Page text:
founded the band after the demise of Salt Lake City punk legends The Stench and Bad Yodelers. Magstatic quickly rose in esteem on the Salt Lake music scene and beyond; two of their first releases were a 7” on Sub Pop and a track on Deep Elm’s Emo Diaries #2 compilation. With the release of 1999’s Cruiseliner and 2001’s Wristrockets and Rollercoasters (both on Guapo Records), their star began to sparkle a bit more as the band stepped away from a hard-edged “emo” sound (the term never really fit them) and into an intense-but-hooky power pop context. Alas, personnel changes would plague the band and delay its inevitable break.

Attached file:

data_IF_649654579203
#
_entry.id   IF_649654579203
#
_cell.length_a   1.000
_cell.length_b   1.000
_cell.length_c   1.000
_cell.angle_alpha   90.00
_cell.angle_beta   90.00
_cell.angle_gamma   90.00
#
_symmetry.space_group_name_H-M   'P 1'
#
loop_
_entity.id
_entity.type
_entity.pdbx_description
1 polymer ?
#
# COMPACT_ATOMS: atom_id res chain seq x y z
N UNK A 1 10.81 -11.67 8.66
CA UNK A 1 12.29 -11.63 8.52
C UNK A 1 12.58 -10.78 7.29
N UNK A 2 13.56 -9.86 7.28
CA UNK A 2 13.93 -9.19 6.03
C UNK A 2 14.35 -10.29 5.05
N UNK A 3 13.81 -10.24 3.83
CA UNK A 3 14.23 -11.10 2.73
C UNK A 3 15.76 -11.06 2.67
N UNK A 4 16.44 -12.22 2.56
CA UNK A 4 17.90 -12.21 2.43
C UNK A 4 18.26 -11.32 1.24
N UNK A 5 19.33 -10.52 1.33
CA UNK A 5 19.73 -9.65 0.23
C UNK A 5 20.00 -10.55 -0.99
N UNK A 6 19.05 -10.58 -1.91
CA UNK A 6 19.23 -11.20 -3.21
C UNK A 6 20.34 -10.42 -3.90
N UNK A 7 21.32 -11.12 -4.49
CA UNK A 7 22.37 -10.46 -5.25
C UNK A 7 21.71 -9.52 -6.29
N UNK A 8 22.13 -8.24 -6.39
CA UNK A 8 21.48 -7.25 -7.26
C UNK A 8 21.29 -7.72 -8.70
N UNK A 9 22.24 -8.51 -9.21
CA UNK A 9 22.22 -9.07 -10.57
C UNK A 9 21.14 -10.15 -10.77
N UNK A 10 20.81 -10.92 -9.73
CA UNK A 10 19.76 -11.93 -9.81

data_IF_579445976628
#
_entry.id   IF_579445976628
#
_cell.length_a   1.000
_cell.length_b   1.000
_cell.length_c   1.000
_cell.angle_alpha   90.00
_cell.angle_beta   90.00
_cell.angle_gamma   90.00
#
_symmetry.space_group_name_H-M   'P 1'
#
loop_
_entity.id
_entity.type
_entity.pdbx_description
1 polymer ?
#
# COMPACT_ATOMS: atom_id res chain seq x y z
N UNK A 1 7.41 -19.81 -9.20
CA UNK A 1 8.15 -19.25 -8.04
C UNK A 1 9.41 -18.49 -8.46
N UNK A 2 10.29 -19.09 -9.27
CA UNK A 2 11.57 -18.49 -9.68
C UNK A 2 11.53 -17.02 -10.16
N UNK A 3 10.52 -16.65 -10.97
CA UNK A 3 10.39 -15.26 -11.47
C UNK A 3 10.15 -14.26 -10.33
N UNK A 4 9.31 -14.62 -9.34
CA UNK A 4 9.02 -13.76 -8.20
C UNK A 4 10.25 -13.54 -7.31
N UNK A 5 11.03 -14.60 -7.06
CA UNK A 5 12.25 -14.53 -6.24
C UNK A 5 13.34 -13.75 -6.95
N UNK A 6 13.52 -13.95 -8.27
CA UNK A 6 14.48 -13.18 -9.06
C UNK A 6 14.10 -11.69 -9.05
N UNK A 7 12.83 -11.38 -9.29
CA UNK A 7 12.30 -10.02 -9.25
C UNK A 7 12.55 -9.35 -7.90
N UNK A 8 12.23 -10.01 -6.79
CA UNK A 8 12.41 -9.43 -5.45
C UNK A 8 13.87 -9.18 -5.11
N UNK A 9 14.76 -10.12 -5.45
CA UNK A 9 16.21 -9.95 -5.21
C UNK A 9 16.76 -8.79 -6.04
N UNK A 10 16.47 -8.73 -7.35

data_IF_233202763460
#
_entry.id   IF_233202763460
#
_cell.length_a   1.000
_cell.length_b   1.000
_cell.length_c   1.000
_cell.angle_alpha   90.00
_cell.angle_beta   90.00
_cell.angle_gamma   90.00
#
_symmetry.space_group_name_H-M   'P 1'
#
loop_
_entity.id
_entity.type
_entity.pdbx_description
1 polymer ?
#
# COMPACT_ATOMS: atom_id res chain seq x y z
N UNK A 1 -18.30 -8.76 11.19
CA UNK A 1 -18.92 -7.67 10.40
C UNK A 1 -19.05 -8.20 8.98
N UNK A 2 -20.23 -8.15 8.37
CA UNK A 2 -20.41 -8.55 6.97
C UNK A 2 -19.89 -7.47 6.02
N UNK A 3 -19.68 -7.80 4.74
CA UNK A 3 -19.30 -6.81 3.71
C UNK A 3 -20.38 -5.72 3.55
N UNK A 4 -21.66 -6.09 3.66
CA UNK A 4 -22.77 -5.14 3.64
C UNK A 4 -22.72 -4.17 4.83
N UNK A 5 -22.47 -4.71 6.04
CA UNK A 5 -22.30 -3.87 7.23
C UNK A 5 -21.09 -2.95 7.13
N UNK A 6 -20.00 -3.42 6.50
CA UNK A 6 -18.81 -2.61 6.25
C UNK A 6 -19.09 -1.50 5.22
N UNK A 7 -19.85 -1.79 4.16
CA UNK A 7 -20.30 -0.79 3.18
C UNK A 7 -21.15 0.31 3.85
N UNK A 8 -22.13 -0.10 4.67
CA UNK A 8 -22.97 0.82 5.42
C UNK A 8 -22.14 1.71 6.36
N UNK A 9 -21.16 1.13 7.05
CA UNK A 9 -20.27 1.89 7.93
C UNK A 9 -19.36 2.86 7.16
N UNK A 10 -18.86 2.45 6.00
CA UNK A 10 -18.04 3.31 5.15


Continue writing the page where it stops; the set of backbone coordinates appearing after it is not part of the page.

With their Pop Sweatshop debut Country vs. City (2003) Magstatic had changed out several members (everybody but D.H., actually) but still hit a confident stride. The album, as with each before it, was hailed as their best yet. The band seemed reinvigorated—and they were, for a moment.
Personnel changes again popped up as drummer Garry Ventura defected to Evil Beaver and guitarist Jason Horn returned to his previous band. Only D.H. and bassist Chelsa Vaun remained—and neither of them was prepared for Magstatic to call it a career. http://www.magstatic.com/mainandtpotogether.html Read more on Last.fm.
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